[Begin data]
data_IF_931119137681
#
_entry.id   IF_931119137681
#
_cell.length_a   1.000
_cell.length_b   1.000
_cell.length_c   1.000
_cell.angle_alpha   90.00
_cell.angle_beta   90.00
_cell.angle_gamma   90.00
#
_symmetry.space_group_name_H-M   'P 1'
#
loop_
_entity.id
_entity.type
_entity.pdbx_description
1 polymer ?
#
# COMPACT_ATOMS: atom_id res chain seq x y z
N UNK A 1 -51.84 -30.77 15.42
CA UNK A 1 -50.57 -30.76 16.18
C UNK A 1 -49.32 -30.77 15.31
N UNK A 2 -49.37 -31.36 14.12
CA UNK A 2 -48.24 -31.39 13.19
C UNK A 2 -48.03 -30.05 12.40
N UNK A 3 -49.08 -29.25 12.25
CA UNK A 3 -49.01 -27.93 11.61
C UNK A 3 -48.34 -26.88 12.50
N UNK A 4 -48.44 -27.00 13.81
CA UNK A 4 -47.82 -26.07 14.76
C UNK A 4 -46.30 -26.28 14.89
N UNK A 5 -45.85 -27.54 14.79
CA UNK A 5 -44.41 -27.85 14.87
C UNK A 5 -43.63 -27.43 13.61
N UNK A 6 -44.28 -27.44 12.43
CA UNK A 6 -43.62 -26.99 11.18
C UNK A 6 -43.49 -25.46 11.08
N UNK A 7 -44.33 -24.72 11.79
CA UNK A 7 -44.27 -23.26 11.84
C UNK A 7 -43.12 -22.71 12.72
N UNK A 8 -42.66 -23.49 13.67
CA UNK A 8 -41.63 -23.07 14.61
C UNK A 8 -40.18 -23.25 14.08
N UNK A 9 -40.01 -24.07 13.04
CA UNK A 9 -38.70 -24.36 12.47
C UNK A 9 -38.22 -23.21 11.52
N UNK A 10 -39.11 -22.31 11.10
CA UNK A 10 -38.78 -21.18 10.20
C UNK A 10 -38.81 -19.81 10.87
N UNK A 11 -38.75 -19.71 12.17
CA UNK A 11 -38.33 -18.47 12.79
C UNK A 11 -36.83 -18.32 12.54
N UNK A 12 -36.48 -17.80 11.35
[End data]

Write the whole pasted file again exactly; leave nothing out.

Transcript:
data_IF_931119137681
#
_entry.id   IF_931119137681
#
_cell.length_a   1.000
_cell.length_b   1.000
_cell.length_c   1.000
_cell.angle_alpha   90.00
_cell.angle_beta   90.00
_cell.angle_gamma   90.00
#
_symmetry.space_group_name_H-M   'P 1'
#
loop_
_entity.id
_entity.type
_entity.pdbx_description
1 polymer ?
#
# COMPACT_ATOMS: atom_id res chain seq x y z
N UNK A 1 -51.84 -30.77 15.42
CA UNK A 1 -50.57 -30.76 16.18
C UNK A 1 -49.32 -30.77 15.31
N UNK A 2 -49.37 -31.36 14.12
CA UNK A 2 -48.24 -31.39 13.19
C UNK A 2 -48.03 -30.05 12.40
N UNK A 3 -49.08 -29.25 12.25
CA UNK A 3 -49.01 -27.93 11.61
C UNK A 3 -48.34 -26.88 12.50
N UNK A 4 -48.44 -27.00 13.81
CA UNK A 4 -47.82 -26.07 14.76
C UNK A 4 -46.30 -26.28 14.89
N UNK A 5 -45.85 -27.54 14.79
CA UNK A 5 -44.41 -27.85 14.87
C UNK A 5 -43.63 -27.43 13.61
N UNK A 6 -44.28 -27.44 12.43
CA UNK A 6 -43.62 -26.99 11.18
C UNK A 6 -43.49 -25.46 11.08
N UNK A 7 -44.33 -24.72 11.79
CA UNK A 7 -44.27 -23.26 11.84
C UNK A 7 -43.12 -22.71 12.72
N UNK A 8 -42.66 -23.49 13.67
CA UNK A 8 -41.63 -23.07 14.61
C UNK A 8 -40.18 -23.25 14.08
N UNK A 9 -40.01 -24.07 13.04
CA UNK A 9 -38.70 -24.36 12.47
C UNK A 9 -38.22 -23.21 11.52
N UNK A 10 -39.11 -22.31 11.10
CA UNK A 10 -38.78 -21.18 10.20
C UNK A 10 -38.81 -19.81 10.87
N UNK A 11 -38.75 -19.71 12.17
CA UNK A 11 -38.33 -18.47 12.79
C UNK A 11 -36.83 -18.32 12.54
N UNK A 12 -36.48 -17.80 11.35